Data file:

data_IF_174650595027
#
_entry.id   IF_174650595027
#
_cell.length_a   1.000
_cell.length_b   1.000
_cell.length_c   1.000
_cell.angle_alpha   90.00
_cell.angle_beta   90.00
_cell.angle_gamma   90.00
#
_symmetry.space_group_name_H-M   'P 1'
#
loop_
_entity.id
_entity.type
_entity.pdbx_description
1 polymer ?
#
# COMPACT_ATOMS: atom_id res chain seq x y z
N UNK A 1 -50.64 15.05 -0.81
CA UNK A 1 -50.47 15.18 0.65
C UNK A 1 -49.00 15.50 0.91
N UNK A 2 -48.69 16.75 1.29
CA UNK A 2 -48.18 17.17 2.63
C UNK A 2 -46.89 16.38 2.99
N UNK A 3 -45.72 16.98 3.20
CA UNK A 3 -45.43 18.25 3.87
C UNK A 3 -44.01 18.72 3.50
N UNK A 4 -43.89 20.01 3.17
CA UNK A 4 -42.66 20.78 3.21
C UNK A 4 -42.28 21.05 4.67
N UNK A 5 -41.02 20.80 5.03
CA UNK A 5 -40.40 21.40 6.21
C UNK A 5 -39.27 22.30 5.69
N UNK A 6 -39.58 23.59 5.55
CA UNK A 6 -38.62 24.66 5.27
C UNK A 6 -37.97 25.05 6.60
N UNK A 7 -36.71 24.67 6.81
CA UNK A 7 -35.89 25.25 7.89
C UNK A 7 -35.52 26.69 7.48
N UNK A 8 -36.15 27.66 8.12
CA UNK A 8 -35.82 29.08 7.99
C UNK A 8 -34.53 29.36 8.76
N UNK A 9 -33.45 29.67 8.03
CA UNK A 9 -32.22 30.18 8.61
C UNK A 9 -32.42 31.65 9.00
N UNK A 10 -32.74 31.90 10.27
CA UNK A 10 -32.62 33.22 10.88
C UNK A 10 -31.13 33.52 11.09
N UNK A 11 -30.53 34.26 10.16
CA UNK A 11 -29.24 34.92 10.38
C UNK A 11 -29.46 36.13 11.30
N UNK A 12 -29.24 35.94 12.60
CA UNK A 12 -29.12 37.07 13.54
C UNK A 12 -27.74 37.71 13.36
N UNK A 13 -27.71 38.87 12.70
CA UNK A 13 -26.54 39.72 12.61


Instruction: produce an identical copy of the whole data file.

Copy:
data_IF_174650595027
#
_entry.id   IF_174650595027
#
_cell.length_a   1.000
_cell.length_b   1.000
_cell.length_c   1.000
_cell.angle_alpha   90.00
_cell.angle_beta   90.00
_cell.angle_gamma   90.00
#
_symmetry.space_group_name_H-M   'P 1'
#
loop_
_entity.id
_entity.type
_entity.pdbx_description
1 polymer ?
#
# COMPACT_ATOMS: atom_id res chain seq x y z
N UNK A 1 -50.64 15.05 -0.81
CA UNK A 1 -50.47 15.18 0.65
C UNK A 1 -49.00 15.50 0.91
N UNK A 2 -48.69 16.75 1.29
CA UNK A 2 -48.18 17.17 2.63
C UNK A 2 -46.89 16.38 2.99
N UNK A 3 -45.72 16.98 3.20
CA UNK A 3 -45.43 18.25 3.87
C UNK A 3 -44.01 18.72 3.50
N UNK A 4 -43.89 20.01 3.17
CA UNK A 4 -42.66 20.78 3.21
C UNK A 4 -42.28 21.05 4.67
N UNK A 5 -41.02 20.80 5.03
CA UNK A 5 -40.40 21.40 6.21
C UNK A 5 -39.27 22.30 5.69
N UNK A 6 -39.58 23.59 5.55
CA UNK A 6 -38.62 24.66 5.27
C UNK A 6 -37.97 25.05 6.60
N UNK A 7 -36.71 24.67 6.81
CA UNK A 7 -35.89 25.25 7.89
C UNK A 7 -35.52 26.69 7.48
N UNK A 8 -36.15 27.66 8.12
CA UNK A 8 -35.82 29.08 7.99
C UNK A 8 -34.53 29.36 8.76
N UNK A 9 -33.45 29.67 8.03
CA UNK A 9 -32.22 30.18 8.61
C UNK A 9 -32.42 31.65 9.00
N UNK A 10 -32.74 31.90 10.27
CA UNK A 10 -32.62 33.22 10.88
C UNK A 10 -31.13 33.52 11.09
N UNK A 11 -30.53 34.26 10.16
CA UNK A 11 -29.24 34.92 10.38
C UNK A 11 -29.46 36.13 11.30
N UNK A 12 -29.24 35.94 12.60
CA UNK A 12 -29.12 37.07 13.54
C UNK A 12 -27.74 37.71 13.36
N UNK A 13 -27.71 38.87 12.70
CA UNK A 13 -26.54 39.72 12.61